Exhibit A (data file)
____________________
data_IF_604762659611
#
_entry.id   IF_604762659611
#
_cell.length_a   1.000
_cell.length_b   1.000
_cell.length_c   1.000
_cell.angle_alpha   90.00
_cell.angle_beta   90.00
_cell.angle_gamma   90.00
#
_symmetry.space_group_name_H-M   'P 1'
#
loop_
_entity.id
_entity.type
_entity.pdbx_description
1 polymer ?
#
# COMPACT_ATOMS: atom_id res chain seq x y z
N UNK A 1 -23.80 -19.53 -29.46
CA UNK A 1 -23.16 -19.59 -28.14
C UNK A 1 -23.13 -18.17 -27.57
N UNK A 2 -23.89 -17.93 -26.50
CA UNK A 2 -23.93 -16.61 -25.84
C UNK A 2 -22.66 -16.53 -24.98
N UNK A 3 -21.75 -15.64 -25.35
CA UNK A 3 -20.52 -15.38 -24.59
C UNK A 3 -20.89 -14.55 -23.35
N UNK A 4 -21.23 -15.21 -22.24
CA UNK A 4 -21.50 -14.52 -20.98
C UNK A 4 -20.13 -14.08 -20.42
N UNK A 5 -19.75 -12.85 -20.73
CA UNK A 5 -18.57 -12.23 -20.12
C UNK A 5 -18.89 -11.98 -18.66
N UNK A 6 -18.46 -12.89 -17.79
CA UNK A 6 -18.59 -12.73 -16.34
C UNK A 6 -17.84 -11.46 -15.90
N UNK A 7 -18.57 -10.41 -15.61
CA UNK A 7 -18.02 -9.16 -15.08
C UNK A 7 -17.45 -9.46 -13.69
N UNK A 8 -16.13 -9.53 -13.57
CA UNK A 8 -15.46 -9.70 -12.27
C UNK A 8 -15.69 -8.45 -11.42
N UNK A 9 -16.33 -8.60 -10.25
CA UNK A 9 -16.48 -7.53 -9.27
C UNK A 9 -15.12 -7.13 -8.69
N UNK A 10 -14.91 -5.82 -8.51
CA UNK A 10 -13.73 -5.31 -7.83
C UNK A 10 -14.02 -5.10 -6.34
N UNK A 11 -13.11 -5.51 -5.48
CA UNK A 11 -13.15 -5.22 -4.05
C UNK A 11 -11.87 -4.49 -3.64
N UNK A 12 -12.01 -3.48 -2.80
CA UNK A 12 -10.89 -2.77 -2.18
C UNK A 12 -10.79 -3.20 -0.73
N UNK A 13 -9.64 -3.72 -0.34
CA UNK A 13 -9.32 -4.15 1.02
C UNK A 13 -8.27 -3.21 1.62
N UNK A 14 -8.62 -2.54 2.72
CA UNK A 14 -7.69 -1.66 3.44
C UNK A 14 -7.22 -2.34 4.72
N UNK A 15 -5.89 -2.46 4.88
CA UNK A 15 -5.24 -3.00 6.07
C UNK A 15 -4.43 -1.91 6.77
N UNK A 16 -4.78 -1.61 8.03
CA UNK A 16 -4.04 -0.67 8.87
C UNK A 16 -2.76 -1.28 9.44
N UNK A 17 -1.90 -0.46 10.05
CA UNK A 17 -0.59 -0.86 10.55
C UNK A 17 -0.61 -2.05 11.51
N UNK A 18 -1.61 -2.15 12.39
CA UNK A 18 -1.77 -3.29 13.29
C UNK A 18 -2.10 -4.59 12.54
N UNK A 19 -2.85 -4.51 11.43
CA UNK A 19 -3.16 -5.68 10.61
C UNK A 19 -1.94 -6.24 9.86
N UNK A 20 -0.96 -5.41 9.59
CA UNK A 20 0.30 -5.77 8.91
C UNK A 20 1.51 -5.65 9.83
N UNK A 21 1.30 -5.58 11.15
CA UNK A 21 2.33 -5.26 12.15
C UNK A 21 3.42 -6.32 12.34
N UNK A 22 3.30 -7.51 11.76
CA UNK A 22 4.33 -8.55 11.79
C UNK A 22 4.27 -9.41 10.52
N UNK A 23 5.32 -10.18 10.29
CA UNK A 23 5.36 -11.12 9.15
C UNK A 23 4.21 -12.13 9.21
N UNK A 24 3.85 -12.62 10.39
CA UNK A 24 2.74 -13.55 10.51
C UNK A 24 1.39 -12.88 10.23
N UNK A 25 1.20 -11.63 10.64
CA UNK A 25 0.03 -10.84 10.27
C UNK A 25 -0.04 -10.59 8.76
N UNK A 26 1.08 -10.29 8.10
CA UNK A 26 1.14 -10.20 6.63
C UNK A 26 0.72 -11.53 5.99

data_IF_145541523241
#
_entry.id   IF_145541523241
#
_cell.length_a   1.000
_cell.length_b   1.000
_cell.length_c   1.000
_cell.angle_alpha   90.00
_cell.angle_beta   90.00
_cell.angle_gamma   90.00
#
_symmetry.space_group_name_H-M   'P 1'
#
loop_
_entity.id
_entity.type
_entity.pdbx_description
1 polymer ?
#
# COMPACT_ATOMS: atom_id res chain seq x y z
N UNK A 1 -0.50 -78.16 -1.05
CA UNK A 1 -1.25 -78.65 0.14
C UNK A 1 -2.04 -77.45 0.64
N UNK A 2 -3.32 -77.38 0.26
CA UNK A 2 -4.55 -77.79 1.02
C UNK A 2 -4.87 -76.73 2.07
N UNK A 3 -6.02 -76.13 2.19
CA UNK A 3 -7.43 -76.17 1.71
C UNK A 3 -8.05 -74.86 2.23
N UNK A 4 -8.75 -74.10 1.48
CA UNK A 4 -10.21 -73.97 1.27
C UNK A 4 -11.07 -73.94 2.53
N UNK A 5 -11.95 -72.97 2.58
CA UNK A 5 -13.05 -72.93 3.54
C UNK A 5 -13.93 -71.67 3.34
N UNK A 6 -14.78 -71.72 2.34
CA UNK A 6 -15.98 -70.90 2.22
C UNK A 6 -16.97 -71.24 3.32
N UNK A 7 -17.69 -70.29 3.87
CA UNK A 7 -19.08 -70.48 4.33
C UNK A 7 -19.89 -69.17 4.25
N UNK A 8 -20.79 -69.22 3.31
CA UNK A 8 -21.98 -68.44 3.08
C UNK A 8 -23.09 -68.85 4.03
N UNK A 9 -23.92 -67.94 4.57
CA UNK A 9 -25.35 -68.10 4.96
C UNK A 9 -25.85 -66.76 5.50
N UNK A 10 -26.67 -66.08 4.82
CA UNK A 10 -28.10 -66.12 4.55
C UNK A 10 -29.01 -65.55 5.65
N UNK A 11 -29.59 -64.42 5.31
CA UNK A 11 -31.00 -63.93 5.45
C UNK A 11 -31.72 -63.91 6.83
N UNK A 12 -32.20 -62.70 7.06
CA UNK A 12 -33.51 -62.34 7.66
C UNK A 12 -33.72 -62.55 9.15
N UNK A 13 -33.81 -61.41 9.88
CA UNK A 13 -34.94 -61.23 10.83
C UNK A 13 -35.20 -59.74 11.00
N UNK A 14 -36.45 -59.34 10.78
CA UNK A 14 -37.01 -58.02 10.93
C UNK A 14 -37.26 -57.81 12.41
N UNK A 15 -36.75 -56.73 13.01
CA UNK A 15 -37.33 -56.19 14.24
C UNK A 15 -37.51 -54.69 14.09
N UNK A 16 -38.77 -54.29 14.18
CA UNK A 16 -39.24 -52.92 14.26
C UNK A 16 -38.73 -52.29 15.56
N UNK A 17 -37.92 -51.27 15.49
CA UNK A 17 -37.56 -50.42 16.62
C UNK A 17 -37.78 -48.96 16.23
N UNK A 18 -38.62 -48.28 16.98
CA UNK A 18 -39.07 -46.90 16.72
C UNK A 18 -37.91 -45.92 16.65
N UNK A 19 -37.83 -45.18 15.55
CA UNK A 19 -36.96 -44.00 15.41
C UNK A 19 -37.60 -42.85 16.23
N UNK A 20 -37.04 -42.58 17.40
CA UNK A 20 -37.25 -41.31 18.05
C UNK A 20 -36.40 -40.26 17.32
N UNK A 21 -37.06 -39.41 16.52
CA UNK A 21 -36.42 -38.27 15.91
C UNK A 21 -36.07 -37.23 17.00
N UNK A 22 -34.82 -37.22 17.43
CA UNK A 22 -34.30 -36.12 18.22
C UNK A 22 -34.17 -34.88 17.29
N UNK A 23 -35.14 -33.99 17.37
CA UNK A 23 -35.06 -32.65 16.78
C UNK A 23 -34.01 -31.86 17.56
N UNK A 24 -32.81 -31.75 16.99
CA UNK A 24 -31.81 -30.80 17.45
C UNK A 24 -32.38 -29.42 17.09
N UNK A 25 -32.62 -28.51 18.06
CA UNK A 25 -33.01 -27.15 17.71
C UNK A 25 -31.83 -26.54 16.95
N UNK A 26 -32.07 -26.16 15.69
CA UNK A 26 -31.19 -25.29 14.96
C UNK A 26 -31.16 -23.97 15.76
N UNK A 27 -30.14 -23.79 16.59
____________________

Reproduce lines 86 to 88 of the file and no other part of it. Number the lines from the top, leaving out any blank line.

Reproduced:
C UNK A 22 4.27 -9.41 10.52
N UNK A 23 5.32 -10.18 10.29
CA UNK A 23 5.36 -11.12 9.15